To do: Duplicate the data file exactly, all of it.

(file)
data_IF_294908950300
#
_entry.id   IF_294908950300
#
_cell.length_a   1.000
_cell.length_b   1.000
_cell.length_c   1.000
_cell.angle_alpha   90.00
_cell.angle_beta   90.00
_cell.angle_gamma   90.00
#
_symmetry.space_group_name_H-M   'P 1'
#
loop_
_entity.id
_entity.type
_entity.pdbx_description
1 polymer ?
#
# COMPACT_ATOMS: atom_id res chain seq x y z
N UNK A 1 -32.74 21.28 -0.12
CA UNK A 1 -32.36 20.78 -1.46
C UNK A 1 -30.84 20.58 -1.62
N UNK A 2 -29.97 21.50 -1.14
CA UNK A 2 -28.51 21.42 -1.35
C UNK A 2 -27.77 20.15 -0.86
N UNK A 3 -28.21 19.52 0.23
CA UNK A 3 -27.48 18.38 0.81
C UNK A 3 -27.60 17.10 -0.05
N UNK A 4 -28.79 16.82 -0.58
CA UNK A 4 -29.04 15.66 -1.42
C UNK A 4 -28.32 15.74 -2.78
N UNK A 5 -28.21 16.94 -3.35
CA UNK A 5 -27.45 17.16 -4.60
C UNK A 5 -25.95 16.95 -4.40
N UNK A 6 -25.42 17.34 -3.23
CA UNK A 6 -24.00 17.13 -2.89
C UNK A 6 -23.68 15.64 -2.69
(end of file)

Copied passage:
data_IF_294908950300
#
_entry.id   IF_294908950300
#
_cell.length_a   1.000
_cell.length_b   1.000
_cell.length_c   1.000
_cell.angle_alpha   90.00
_cell.angle_beta   90.00
_cell.angle_gamma   90.00
#
_symmetry.space_group_name_H-M   'P 1'
#
loop_
_entity.id
_entity.type
_entity.pdbx_description
1 polymer ?
#
# COMPACT_ATOMS: atom_id res chain seq x y z
N UNK A 1 -32.74 21.28 -0.12
CA UNK A 1 -32.36 20.78 -1.46
C UNK A 1 -30.84 20.58 -1.62
N UNK A 2 -29.97 21.50 -1.14
CA UNK A 2 -28.51 21.42 -1.35
C UNK A 2 -27.77 20.15 -0.86
N UNK A 3 -28.21 19.52 0.23
CA UNK A 3 -27.48 18.38 0.81
C UNK A 3 -27.60 17.10 -0.05
N UNK A 4 -28.79 16.82 -0.58
CA UNK A 4 -29.04 15.66 -1.42
C UNK A 4 -28.32 15.74 -2.78
N UNK A 5 -28.21 16.94 -3.35
CA UNK A 5 -27.45 17.16 -4.60
C UNK A 5 -25.95 16.95 -4.40
N UNK A 6 -25.42 17.34 -3.23
CA UNK A 6 -24.00 17.13 -2.89
C UNK A 6 -23.68 15.64 -2.69